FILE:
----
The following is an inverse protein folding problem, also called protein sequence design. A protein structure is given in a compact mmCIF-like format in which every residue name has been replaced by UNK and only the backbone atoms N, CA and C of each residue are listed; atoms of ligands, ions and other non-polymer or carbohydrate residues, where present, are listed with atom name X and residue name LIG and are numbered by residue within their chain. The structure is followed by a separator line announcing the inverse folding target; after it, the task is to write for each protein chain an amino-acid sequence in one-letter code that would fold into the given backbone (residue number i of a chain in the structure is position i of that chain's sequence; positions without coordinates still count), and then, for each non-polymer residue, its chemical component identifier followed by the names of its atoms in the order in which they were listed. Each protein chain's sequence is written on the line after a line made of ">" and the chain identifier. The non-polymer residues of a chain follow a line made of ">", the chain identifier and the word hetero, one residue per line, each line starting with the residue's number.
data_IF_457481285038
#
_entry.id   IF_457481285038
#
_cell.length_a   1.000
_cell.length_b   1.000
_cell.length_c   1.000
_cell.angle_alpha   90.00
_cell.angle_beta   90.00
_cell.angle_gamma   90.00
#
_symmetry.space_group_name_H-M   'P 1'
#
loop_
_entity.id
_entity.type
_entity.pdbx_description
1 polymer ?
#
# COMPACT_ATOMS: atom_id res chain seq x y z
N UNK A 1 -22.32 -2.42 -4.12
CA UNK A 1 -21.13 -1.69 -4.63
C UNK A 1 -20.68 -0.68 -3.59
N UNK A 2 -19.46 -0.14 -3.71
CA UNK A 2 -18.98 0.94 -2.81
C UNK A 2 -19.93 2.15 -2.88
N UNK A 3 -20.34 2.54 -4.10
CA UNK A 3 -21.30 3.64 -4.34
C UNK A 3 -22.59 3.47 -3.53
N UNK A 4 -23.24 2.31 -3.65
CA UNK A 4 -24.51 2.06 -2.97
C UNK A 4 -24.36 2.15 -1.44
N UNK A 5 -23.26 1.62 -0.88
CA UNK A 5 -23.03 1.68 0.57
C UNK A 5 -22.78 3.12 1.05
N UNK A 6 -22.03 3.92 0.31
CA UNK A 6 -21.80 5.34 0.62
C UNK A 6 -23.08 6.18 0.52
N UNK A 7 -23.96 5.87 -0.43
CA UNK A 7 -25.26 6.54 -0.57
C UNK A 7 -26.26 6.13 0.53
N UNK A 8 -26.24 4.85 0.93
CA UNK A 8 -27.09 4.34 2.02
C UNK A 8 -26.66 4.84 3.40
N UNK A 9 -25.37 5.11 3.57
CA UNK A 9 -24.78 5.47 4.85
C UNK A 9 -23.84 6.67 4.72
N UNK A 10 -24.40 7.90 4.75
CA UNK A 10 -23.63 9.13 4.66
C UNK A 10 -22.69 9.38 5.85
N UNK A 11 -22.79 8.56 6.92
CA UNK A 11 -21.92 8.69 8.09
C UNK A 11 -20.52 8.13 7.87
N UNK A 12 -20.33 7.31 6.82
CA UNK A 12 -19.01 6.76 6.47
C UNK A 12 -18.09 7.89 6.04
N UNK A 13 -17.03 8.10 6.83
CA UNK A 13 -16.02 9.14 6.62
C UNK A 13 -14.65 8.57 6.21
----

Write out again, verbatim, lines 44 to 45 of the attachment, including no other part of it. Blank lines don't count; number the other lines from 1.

CA UNK A 8 -27.09 4.34 2.02
C UNK A 8 -26.66 4.84 3.40